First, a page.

We don't get up to mischief much.  But I remember pinching my Mum's smokes, I pinch the water melons and I pinched my Uncle's rotten corn; I got a good hiding for it - kick up the arse and a whack on the ear.

I started Tuparoa Native School when I was 5.  2 of my Aunties were school Mistresses.  It was all Maoris at our school.  There was one half caste boy there, he was real pakeha looking - he stood out.  Sometimes he had a better lunch than us and we take it off him; but most of the time we all got on well.  There was a Maori woman that came around and teach us Kapa Haka, and my uncle taught us the haka.
I got the strap very often.  We cut the teachers strap up when he wasn't there.  The teacher hit my cousin once and my cousin grabbed his stick off him and broke it.  We were 13 then.  Some times I have to write lines.   I will not do ..  (this), there was a dunce cap but I never got that.  We get the strap for fighting at school; or when you talk Maori they grab your chin and say "No Maori in the School".   My parents knew about it they just say we must've needed it.  The rules were no Maori, full attendance and to be Prompt - on time; you get a whack for that, even with the best excuse.  I thought it was a lot of crap in the first place.   

I had a favourite teacher, he was kinder than the rest, not much thrashings like the other buggers.   I hated the last bastard that I had.  I finished school because of him, he expelled me for fighting.  I got a good thrashing from Mum for that.  I was in my last term of Standard 6, and I couldn't get my C.O.P  [Certificate of Proficiency].  I swore that I'd string him up.  I was fighting my own brother and it was none of the school's business.  At school they taught us about Pakeha history and the British Monarchy and that we were under their protection.  They taught us that our religion was no good.  King George was the King then; but our leader was Api Ngata.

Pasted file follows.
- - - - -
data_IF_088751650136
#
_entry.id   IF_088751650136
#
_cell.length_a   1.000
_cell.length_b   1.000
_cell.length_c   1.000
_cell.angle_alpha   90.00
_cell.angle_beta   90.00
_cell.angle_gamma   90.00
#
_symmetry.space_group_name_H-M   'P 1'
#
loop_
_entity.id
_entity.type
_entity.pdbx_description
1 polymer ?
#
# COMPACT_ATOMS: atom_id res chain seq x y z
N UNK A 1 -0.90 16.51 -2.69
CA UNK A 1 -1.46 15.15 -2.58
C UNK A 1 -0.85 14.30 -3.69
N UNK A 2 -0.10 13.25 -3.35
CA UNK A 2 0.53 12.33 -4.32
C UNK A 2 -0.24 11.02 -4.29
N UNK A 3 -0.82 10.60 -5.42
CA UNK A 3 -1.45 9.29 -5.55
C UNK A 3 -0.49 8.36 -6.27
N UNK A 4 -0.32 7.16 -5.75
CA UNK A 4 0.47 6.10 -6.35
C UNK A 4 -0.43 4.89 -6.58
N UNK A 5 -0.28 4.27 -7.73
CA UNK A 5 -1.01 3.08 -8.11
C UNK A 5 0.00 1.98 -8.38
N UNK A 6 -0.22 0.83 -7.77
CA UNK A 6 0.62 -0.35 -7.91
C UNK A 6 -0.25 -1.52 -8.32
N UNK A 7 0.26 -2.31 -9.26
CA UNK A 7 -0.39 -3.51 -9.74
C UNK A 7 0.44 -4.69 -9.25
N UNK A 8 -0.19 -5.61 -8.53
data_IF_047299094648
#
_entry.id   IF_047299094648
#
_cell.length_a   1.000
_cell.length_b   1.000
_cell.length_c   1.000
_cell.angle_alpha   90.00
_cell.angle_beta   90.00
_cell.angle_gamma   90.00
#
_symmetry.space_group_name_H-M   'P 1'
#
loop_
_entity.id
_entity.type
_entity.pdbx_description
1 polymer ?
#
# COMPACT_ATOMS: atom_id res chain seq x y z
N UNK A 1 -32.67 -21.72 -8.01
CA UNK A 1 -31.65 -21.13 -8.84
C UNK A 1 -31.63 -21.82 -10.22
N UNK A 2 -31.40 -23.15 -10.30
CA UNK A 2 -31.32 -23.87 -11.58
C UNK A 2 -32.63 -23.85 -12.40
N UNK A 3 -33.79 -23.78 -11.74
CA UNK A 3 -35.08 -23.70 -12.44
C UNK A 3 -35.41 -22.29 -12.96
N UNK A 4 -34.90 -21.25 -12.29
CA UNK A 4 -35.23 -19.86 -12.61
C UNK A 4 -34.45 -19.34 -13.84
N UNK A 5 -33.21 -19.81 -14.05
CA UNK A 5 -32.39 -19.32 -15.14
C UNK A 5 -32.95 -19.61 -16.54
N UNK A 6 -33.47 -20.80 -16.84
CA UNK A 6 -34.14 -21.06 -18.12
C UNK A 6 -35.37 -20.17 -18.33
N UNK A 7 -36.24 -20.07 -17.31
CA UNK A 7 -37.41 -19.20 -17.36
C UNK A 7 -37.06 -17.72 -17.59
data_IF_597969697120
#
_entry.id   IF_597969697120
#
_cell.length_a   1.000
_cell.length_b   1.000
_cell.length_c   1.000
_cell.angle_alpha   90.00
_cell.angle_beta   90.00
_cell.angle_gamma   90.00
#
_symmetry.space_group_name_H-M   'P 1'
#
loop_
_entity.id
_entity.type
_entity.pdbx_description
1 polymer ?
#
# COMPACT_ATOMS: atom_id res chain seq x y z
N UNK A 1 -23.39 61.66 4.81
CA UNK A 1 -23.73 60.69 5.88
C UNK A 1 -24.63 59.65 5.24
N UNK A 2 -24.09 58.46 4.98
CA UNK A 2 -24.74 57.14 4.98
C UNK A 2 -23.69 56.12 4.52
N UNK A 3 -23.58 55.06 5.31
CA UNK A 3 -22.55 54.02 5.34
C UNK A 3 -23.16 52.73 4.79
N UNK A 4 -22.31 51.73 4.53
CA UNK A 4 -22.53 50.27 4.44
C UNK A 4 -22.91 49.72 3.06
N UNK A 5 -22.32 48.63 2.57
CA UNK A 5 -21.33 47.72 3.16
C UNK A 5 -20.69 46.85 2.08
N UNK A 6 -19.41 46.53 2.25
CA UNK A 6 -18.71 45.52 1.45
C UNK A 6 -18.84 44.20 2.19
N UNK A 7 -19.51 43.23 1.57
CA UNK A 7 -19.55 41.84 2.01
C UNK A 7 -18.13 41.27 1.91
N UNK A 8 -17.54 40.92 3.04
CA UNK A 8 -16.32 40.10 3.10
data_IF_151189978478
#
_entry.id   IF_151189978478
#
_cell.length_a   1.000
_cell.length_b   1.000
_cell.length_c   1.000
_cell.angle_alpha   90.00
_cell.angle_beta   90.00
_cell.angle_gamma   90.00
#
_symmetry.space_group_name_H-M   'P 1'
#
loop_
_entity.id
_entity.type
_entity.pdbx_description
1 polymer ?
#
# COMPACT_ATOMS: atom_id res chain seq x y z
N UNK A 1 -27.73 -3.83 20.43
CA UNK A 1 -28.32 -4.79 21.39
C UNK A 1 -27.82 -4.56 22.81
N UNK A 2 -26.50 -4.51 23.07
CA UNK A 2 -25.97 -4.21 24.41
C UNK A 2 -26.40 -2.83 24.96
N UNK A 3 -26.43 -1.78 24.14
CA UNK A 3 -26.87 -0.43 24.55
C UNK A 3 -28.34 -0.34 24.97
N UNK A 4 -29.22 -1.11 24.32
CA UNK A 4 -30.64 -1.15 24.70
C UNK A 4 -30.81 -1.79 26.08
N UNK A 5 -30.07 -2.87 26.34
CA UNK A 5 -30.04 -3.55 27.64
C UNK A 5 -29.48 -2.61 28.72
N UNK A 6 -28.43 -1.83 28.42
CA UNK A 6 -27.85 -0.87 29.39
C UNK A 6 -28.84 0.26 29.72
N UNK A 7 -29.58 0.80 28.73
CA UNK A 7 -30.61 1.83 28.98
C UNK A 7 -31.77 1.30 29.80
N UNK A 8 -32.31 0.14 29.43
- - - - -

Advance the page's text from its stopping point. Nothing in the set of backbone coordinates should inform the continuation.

Going to church was important to my parents, we went every Sunday.  In Ngati Porou theres a church house at every marae.  We had the Anglican sermons in Maori.  My Uncle was the minister.  My Mum was a Methodist.  My favourite stories were about the Good Samaritan, Ruth and the boy with the fish and loaves that never run out, cause we fished.
The only pakehas in Tuparoa was the policeman and the Pakeha teachers.  The Pakeha policeman was also the football coach and hockey coach.  He was one of the boys.  I liked him.
My time around my Grandparents was very little.  My Grandfather was a half caste. We weren't allowed near him, you only went to their house with a specific reason, and even then you're told to get out.  My Grandparents were first cousins.   We never got on with my Grandmother either.  She was jealous of my Mother.  Mum had run away from a pre arranged marriage in Waikato; they call her "Waikato bare-feet", "Waikato whaiwhai atu"; but when they want something they come to my Mother.

My Grandmother had no time for nobody.  She'd just watch and guard her fruit trees.  She was a cow, so we never went there.  She always wore an over-coat, she was a big strappy lady 6ft 2, and she never came anywhere near the marae.  My Grandfather did - he always spoke on the Marae.  They were comfortable around Pakeha because they were both half castes.  They lived in a big house, the biggest I've ever seen, like a big split level house.  There was 16 in my father's family and I stayed with the lot of them. I know how a foster kid felt.
I lived with my Aunt for a while, her husband was a Taxi driver, he gave me a shilling a day, 5p for the Matinee and 1 penny icecreams.  The pictures were in Ruatoria and I went by horseback.  Night Picture at 8pm or Matinees at 2pm; Tarzan, Bull-Dog Drummond the Detective, Green Archer and Hop-a-Long Cassidy.

Pakehas come to the Marae now and then, mostly when a Maori marries a Pakeha.   
Growing up I thought Pakeha were out to rip us off.  When I worked for this Pakeha, he suppose to pay me 30 shillings a week. I rode to Ruatoria every day on horse back, until finally I had enough to buy my five pound bike. Looking back I remember, I worked for him for three years and they never once gave me the proper wage.

1 comment: